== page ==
Insolvency—administration
Insolvency—administration

The following Property practice note provides comprehensive and up to date legal information covering:

  • Insolvency—administration
  • Appointment
  • Objectives
  • Qualification and powers
  • Moratorium
  • Interim moratorium
  • Pre-packs
  • Contract for sale drafting considerations
  • The parties
  • Excluding liability
  • More...

Coronavirus (COVID-19): the coronavirus pandemic has caused the UK to expedite new insolvency provisions, both of a temporary and permanent nature. For news and guidance as to the implications from a property perspective see: Coronavirus (COVID-19)—implications for property — Property Insolvency.

Administration was introduced by the Insolvency Act 1986 (IA 1986) and the procedure was heavily revised by the Enterprise Act 2002.

Appointment

Administrators may be appointed:

  1. by the court on the application of the company, its directors and/or any of one or more of its creditors

  2. by the holders of a qualifying floating charge (QFC) without applying to court (note that this also appears to be individual QFC holder's as well as companies—see Re Armstrong Brands Ltd (In Administration)); although a notice of appointment must be filed with the court. A QFC either states that IA 1986, Sch B1, para 14 applies to it or authorises the charge holder to appoint an administrator or an administrative receiver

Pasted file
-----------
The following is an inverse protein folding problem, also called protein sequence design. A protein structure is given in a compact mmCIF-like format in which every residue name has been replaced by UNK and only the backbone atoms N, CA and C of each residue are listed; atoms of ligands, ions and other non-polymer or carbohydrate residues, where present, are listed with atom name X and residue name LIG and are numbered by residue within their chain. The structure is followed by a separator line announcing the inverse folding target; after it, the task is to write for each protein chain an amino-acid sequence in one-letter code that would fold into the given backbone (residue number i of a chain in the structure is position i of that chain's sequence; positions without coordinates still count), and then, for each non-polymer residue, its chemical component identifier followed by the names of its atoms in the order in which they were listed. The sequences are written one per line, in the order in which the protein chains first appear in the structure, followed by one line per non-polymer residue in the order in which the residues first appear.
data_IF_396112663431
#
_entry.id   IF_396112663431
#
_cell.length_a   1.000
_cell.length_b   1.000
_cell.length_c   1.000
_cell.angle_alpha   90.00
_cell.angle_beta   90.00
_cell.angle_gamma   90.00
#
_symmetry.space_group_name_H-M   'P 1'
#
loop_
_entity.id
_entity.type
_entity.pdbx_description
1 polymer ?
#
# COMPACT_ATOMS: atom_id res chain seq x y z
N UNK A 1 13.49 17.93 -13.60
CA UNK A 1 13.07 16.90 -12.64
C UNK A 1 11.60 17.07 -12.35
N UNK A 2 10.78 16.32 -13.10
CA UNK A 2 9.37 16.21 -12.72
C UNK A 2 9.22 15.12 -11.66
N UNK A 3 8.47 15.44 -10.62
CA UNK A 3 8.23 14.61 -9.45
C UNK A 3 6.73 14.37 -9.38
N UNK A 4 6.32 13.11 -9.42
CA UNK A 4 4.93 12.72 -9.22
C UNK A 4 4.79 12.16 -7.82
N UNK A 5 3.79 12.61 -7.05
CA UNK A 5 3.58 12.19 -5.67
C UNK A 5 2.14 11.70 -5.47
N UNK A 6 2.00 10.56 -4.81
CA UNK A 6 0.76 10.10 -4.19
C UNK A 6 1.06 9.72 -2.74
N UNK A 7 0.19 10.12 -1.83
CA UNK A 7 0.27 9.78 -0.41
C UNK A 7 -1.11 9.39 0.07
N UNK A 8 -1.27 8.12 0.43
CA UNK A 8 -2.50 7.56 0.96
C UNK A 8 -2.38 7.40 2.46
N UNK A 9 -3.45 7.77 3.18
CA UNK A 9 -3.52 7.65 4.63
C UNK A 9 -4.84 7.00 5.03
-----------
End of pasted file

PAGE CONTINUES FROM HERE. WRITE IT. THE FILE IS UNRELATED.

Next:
3. by the company or its directors without applying to court (notice of appointment to be filed)

Objectives

The objectives of administration are, in strict order:

  1. to rescue the company as a going concern

  2. to achieve a better result for the company’s creditors as a whole than would be likely if the company was wound up (without being in administration first)

  3. to realise property in order to make a distribution to one

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